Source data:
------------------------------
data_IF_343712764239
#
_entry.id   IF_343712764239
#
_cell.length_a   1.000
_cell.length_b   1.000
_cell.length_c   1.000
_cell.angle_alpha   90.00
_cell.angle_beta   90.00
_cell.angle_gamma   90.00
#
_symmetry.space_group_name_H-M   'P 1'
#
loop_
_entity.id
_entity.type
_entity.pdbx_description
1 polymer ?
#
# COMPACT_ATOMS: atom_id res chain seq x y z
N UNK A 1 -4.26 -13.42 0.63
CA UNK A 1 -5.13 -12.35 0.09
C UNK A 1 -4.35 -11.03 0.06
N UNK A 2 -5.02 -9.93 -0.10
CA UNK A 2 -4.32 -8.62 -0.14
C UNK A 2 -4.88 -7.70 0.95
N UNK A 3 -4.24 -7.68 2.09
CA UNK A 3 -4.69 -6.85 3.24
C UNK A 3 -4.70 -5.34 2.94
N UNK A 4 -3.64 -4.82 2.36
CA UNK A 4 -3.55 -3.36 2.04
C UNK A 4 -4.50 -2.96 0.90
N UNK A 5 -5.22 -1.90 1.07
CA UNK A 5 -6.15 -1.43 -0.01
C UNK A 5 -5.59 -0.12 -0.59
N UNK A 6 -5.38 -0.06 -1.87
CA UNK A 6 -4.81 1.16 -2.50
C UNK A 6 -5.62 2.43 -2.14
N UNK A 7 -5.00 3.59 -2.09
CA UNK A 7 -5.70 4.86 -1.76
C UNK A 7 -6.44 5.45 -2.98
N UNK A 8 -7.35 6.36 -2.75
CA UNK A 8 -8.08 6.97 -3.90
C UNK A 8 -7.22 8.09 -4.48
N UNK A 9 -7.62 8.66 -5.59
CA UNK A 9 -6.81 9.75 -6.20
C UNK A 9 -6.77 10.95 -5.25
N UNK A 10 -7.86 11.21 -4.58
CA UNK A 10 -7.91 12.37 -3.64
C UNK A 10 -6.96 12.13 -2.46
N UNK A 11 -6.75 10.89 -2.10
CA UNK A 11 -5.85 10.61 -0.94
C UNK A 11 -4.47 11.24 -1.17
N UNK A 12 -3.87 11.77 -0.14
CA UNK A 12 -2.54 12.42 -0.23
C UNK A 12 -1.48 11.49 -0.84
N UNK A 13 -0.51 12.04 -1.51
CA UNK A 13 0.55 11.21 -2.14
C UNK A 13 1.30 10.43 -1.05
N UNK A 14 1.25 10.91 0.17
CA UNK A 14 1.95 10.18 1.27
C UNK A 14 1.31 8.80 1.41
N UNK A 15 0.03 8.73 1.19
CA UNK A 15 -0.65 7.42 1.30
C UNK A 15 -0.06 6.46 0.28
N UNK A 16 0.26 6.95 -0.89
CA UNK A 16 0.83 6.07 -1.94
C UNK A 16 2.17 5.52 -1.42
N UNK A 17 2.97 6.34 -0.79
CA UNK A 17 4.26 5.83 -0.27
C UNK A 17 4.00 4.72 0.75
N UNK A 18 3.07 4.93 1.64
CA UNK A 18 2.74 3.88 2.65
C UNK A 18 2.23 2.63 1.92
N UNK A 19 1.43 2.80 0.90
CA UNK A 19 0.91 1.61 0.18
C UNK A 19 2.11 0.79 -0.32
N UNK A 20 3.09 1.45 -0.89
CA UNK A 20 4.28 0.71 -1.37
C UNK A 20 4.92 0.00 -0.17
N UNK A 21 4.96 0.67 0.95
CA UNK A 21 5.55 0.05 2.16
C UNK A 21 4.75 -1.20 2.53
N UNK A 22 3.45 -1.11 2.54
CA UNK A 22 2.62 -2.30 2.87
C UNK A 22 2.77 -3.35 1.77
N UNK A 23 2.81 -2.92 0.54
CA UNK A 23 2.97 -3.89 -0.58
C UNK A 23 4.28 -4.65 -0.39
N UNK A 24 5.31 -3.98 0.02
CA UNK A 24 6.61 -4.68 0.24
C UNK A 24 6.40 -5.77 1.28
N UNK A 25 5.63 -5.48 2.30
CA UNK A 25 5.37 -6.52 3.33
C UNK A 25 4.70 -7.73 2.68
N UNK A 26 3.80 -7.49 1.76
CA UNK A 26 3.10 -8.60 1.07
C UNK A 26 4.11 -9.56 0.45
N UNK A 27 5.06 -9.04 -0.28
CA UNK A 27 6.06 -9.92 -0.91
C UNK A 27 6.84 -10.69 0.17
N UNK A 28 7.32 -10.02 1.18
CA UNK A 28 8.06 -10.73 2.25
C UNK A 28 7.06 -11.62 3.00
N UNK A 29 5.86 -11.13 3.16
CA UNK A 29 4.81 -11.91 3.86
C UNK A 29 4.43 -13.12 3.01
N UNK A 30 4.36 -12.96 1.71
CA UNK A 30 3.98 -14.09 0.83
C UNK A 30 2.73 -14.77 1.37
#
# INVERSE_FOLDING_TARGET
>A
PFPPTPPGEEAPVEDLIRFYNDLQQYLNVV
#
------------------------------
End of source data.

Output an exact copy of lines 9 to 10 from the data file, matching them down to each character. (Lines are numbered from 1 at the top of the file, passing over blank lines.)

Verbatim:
_cell.angle_beta   90.00
_cell.angle_gamma   90.00